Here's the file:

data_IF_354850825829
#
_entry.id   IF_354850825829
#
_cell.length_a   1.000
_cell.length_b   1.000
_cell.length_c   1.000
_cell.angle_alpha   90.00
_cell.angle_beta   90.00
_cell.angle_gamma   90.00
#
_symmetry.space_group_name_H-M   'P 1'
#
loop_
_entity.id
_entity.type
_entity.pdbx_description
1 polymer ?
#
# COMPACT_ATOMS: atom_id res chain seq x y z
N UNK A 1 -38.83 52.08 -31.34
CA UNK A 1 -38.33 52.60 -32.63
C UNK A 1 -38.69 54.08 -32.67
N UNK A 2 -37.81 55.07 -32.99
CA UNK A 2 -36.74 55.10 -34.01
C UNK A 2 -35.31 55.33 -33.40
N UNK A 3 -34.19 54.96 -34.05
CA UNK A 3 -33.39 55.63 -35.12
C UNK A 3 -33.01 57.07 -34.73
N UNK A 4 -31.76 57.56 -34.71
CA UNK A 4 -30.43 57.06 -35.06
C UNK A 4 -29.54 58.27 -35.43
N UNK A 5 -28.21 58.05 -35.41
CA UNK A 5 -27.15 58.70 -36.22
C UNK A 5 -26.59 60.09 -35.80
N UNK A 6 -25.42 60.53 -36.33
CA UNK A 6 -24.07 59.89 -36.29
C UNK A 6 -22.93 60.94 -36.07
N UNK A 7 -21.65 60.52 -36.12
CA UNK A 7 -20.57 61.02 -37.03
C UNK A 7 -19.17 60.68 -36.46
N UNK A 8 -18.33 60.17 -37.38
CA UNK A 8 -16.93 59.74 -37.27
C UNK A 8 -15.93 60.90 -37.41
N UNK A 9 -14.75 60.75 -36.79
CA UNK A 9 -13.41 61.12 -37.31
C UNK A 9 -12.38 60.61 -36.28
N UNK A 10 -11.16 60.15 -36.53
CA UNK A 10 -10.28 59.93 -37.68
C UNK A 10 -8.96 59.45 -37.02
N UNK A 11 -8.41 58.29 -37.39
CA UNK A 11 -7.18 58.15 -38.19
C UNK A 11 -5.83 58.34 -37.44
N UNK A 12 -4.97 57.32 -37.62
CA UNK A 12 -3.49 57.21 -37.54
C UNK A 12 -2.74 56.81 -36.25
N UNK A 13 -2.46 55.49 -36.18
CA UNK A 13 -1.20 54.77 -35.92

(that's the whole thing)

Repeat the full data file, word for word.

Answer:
data_IF_354850825829
#
_entry.id   IF_354850825829
#
_cell.length_a   1.000
_cell.length_b   1.000
_cell.length_c   1.000
_cell.angle_alpha   90.00
_cell.angle_beta   90.00
_cell.angle_gamma   90.00
#
_symmetry.space_group_name_H-M   'P 1'
#
loop_
_entity.id
_entity.type
_entity.pdbx_description
1 polymer ?
#
# COMPACT_ATOMS: atom_id res chain seq x y z
N UNK A 1 -38.83 52.08 -31.34
CA UNK A 1 -38.33 52.60 -32.63
C UNK A 1 -38.69 54.08 -32.67
N UNK A 2 -37.81 55.07 -32.99
CA UNK A 2 -36.74 55.10 -34.01
C UNK A 2 -35.31 55.33 -33.40
N UNK A 3 -34.19 54.96 -34.05
CA UNK A 3 -33.39 55.63 -35.12
C UNK A 3 -33.01 57.07 -34.73
N UNK A 4 -31.76 57.56 -34.71
CA UNK A 4 -30.43 57.06 -35.06
C UNK A 4 -29.54 58.27 -35.43
N UNK A 5 -28.21 58.05 -35.41
CA UNK A 5 -27.15 58.70 -36.22
C UNK A 5 -26.59 60.09 -35.80
N UNK A 6 -25.42 60.53 -36.33
CA UNK A 6 -24.07 59.89 -36.29
C UNK A 6 -22.93 60.94 -36.07
N UNK A 7 -21.65 60.52 -36.12
CA UNK A 7 -20.57 61.02 -37.03
C UNK A 7 -19.17 60.68 -36.46
N UNK A 8 -18.33 60.17 -37.38
CA UNK A 8 -16.93 59.74 -37.27
C UNK A 8 -15.93 60.90 -37.41
N UNK A 9 -14.75 60.75 -36.79
CA UNK A 9 -13.41 61.12 -37.31
C UNK A 9 -12.38 60.61 -36.28
N UNK A 10 -11.16 60.15 -36.53
CA UNK A 10 -10.28 59.93 -37.68
C UNK A 10 -8.96 59.45 -37.02
N UNK A 11 -8.41 58.29 -37.39
CA UNK A 11 -7.18 58.15 -38.19
C UNK A 11 -5.83 58.34 -37.44
N UNK A 12 -4.97 57.32 -37.62
CA UNK A 12 -3.49 57.21 -37.54
C UNK A 12 -2.74 56.81 -36.25
N UNK A 13 -2.46 55.49 -36.18
CA UNK A 13 -1.20 54.77 -35.92